Throughout Scripture we find the wonder and mystery of the human body, designed by God (Psa 139:13-15). Jesus created a body for himself, and Adam was the prototype. Paul described Jesus as “the image of the invisible God, the firstborn of all creation” (Col 1:15). Jesus chose the human body as the from or image he would live in while on his earth mission. Our bodies become symbolic reminders that we were designed with a purpose, shaped to bye the aware and obedient servants of God, the Maker of heaven and earth. Furthermore, the fact that Jesus took on human flesh shows that through the body is dust and is wasting away (Gen 3:19; 2 Cor 4:16), it is good and useful, part of what makes us human beings in the image of God.


The Old Testament view the body doesn’t usually emphasize components like flesh, spirit, or soul, but instead sees the human as a created unit. Job said to God, “My throat would rather be choked. My body would prefer death to these dreams” (Job 7:15). But among the Psalms and Proverbs we can also find a distinction between the body and the sword: “That is why my heart is glad and my soul rejoices. My body rests securely” (Psa 16:9; 31:9). Proverbs weighs in with “Pleasant words are like honey from a honeycomb-sweet to the spirit and healthy for the body” (16:24). So we see a gradual understanding that in the body resides the eternal soul, which continues after the body has died.


The Bible gives the understanding that our bodies are affected by sin. Biblical writers seemed to understand what scientists are now proving: our state of mind affects our health. We are told that “a tranquil heart makes for a healthy body, but jealousy is like bone cancer” (Prov 14:30). Psalm 38 says, “No healthy spot is left on my body because of your rage. There is no peace in my bones because of my sin” (vs 3), and then proceeds to list all the effects of sin on the physical body. These were not primarily literal aches and pains but more the symbolic connection between body and spirit. The outward condition of the body symbolizes what is going on inside the soul.

The Bible also uses the body as a symbol of circumstances. The wealthy are portrayed as fat (Job 15:27), and the poor as wasting away (Isa 17:4). The wicked are sleek and fat (Psa 73:4-17), while the oppressed are emaciated. The body is an external dwelling that reveals a person’s status and lifestyle.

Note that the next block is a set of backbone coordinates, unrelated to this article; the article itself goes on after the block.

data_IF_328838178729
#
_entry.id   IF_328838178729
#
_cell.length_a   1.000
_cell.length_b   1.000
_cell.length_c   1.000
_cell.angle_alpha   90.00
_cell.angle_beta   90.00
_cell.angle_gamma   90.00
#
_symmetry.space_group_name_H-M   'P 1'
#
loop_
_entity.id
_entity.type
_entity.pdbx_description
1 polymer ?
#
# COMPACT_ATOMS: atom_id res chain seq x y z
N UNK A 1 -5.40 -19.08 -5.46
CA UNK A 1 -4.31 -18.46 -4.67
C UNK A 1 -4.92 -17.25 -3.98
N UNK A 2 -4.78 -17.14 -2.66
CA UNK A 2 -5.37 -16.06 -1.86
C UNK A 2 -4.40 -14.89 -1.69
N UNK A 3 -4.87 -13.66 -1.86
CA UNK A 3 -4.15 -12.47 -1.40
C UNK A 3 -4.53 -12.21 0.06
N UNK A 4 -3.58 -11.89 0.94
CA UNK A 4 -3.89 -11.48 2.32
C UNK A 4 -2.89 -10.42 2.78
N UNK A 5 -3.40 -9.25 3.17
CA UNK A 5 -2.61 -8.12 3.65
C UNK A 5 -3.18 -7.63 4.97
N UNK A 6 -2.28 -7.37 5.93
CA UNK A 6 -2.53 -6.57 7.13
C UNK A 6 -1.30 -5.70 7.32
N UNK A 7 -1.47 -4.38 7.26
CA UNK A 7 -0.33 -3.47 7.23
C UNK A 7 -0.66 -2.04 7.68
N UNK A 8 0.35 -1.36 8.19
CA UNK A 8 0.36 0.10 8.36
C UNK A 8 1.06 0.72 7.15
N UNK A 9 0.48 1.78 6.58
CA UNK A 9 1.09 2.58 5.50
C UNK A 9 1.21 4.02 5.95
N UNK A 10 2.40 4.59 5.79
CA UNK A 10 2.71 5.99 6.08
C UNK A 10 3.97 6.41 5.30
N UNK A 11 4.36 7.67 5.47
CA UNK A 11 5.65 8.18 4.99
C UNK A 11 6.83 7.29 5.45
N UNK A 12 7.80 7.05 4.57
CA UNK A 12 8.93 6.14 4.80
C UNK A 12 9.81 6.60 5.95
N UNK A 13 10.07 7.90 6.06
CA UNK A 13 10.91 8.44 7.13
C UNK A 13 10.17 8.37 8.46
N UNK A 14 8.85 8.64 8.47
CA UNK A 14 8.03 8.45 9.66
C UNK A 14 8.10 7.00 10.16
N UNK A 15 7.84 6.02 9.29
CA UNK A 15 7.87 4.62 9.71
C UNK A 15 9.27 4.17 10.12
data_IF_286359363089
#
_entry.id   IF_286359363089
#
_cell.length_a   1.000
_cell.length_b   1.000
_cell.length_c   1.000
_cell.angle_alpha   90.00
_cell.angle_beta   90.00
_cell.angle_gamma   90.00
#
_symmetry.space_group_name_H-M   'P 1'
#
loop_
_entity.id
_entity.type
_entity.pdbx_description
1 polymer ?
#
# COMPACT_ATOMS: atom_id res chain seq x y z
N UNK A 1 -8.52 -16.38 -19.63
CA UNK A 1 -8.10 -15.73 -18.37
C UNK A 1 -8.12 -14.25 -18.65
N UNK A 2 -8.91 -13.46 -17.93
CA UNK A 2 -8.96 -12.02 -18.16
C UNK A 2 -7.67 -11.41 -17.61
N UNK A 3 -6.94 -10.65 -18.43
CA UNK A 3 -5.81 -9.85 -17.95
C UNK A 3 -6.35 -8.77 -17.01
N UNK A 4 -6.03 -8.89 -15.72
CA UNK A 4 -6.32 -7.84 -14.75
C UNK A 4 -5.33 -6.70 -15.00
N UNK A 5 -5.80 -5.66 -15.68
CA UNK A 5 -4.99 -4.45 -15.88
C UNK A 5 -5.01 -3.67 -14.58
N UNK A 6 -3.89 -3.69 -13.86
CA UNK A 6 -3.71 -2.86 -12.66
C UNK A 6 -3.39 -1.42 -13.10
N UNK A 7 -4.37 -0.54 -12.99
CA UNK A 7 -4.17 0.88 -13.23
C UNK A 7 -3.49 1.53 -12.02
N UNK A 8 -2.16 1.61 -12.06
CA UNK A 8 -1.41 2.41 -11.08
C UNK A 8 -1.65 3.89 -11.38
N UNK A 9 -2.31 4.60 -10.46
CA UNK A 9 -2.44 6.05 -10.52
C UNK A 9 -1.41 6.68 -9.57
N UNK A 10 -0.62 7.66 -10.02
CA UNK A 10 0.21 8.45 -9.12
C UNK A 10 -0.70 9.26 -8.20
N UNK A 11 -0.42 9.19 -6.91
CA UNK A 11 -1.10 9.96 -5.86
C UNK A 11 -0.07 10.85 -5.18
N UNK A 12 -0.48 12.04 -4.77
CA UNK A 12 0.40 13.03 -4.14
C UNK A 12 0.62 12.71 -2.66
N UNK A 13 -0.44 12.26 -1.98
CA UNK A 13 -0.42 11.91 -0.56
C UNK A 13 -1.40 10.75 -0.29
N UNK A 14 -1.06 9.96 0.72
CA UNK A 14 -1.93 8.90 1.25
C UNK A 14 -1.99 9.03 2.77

By the time we enter the world of the New Testament, widespread Greek though regarded the body as evil. However, the Scriptures never portray the body itself as evil. It is marred by sin and is mortal as part of the curse, but the body is also part of us that God wants to redeem. Paul speaks about “sin in our bodies” (Rom 6:6), but he doesn’t mean that our bodies are left out of God’s plan for us.

Therefore, never let sin rule your physical body so that you obey its desire. Never offer any part of your body to sin’s power. No part of your body should ever be used to do any ungodly thing. Instead, offer yourselves to God as people who have come back from death and are now alive. Offer all the parts of your body to God. Use them to do everything that God approves of. Certainly, sin shouldn’t have power over your because you’re not controlled by laws, but by God’s favor. (Rom 6:12-14). 

      Once we become followers of Jesus, our bodies remind us daily that as Christ died and rose again, so will we. Because he lives, we will live. He was raised with a body, and we are destined for the same experience (1 Cor 15:42-44, 53-54).


Scripture gives the term two meanings: the first from the words of Jesus, and the second from the words of Paul. Jesus took bread to symbolize his body that would be given as a sacrifice and payment for the sins of humankind. The communion elements symbolize Jesus’ willing acceptance of the pain, shame, and extreme suffering required to substitute for us on the cross. The combination of Jesus’ bodily capacity to feel and his capacity to physically die became the unique offering that provided forgiveness and eternal life to those who would otherwise have no hope.

Communion is a remembrance of Christ’s bodily death on the cross for our salvation.

The body of Christ is also the rich New Testament symbol of all those who have been saved by him. Believers are parts of a body (Rom 12:4-5; 1 Cor 12:12-31). Our attachment to Christ, who is the head of the body, also means that we are attached to all others who have Jesus as Lord. This is true of believers presently alive but extends back to all believers. The body of Christ represents those who will be together for all eternity, experiencing the presence of Christ in the new heaven and new earth in a way we can only experience wit limits now.

As “members” of the body of Christ we have functions and roles within that body. Just as each part of the body is necessary, so each person has a valuable role within the body of Christ while at the same time depending on the rest of the body to do their parts (1 Cor 12). The loss of any member limits the function of the body.


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